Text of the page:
Have you ever wondered where you stand with Social Security? Recently Beth Kobliner, who is a personal finance journalist for the New York Times wrote an article to help us decipher this. Her article appeared in the March 23, 2017 NYT.
The article appears in its entirety here but you should check it out on the Social Security blog if you want more information.
For most people, Social Security is a mystery. We see that 6.2 percent deduction on our pay stubs and wonder: What does it mean for my financial future? The answers: A lot. And not enough.
After tax season, take a few minutes to go online and read your Social Security statement. Even if your retirement is 30 or 40 years away, you need to know where you stand now. The Government Accountability Office tells us that nearly a third of households with members ages 55 and up have no retirement savings plan or pension in place—zip. That means Social Security is the only post-retirement pay they’ll get – and the estimated average monthly benefit for retirees (as of 2017) is just $1,360. (See what I mean by “not enough”?)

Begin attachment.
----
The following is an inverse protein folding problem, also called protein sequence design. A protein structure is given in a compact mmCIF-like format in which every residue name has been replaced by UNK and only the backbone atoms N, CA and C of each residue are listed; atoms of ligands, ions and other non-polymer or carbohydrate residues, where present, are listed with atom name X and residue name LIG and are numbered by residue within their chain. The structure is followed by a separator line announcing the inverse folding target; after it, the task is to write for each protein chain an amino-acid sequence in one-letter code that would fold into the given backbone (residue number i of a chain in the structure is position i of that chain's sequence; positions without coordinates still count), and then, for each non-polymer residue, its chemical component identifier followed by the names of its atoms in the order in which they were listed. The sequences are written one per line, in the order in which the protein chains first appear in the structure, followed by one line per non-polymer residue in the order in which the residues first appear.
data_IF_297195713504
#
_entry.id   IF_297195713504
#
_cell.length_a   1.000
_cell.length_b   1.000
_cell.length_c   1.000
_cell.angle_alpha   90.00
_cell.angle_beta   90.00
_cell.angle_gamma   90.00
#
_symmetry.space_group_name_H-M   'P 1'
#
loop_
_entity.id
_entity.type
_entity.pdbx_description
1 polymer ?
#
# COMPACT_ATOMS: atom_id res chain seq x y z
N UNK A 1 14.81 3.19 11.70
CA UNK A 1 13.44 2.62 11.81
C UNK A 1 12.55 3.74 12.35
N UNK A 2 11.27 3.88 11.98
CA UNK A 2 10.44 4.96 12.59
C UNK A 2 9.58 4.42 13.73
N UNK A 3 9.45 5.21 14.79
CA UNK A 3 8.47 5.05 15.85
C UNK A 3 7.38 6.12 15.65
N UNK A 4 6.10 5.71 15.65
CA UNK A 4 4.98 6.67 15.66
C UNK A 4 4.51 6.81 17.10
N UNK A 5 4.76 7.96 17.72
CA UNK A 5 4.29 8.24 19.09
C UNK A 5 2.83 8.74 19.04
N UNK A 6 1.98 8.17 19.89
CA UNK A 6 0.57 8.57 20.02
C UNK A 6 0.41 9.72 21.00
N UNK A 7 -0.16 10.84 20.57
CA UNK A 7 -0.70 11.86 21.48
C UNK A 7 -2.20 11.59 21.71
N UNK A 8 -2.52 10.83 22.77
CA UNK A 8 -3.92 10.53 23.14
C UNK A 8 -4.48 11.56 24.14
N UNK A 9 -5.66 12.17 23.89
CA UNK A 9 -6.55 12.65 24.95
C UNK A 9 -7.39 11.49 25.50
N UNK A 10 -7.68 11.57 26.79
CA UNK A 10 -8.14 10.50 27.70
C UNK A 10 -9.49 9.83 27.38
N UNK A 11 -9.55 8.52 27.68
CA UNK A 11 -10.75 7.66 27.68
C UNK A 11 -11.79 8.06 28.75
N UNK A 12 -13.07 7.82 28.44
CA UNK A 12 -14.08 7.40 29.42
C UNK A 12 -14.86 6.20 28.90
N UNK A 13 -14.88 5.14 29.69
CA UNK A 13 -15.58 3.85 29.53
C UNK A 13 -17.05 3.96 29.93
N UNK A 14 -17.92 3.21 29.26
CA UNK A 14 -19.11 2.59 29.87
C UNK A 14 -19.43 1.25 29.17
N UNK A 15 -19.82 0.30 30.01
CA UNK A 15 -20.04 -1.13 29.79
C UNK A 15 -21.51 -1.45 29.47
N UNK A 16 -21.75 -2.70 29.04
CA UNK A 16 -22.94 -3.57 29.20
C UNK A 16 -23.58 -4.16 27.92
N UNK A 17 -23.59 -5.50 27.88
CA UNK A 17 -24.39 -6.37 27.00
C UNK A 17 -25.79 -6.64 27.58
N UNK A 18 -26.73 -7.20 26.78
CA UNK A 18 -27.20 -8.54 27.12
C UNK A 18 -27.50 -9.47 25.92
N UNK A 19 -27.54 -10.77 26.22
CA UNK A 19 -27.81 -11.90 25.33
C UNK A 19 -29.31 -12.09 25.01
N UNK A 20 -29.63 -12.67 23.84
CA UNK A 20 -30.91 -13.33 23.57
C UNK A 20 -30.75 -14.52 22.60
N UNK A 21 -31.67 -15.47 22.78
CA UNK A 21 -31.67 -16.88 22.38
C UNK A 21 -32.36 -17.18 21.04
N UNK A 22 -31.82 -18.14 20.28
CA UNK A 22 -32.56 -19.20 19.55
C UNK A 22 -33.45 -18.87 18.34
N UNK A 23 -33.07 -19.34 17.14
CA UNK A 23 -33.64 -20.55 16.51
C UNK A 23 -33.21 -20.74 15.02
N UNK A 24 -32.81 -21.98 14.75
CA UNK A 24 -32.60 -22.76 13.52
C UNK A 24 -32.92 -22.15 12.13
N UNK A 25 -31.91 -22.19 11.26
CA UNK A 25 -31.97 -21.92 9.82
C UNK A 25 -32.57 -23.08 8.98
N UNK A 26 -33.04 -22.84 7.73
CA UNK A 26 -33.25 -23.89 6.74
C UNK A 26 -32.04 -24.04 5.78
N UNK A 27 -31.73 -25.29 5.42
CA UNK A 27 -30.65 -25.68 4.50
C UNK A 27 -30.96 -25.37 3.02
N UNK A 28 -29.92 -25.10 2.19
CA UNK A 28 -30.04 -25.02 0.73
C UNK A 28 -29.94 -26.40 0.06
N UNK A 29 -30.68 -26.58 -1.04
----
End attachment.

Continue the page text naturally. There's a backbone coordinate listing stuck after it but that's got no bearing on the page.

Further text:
And women (lucky us!) have special reasons to worry. In a survey released in December 2016, the Transamerica Center for Retirement Studies reported that men claimed to have more than three times the retirement savings women have. Yes, it appears that the dreaded Pay Gap has a retired older cousin called the Retirement Gap. (Oh, and because women live longer than men, on average, you’ll probably need to save for two or three more years of retirement.)
To check up on your Social Security, log on to https://www.ssa.gov/myaccount/, and follow the instructions to view your Social Security Statement. It will show you how much you’re currently eligible for, depending on when you start receiving Social Security benefits. Your monthly benefit amount increases the longer you delay your retirement, up to age 70. People get a smaller monthly benefit if they take early retirement, at age 62, than they would get at full retirement age (67 for anyone born in 1960 or later). Keep working until you turn 70, and you’ll get quite a bit more each month in retirement. Your online Statement breaks it all down.
You can also find out the monthly amount you’re eligible for if you become disabled and can’t work – and whether your family qualifies for survivor benefits in the event of your death.
Confronting your Social Security status annually will give you a much-needed reality check. Could you survive on what the government will send to you each month? (The short answer: Don’t count on it.) How much – and how quickly – do you need to start saving in a 401(k) or IRA? (Hint: the maximum – now.)
So now you know. Social Security needs to be part of your annual financial checkup. Because inspecting the old safety net might inspire you to start saving now so you will have enough to fall back on in retirement.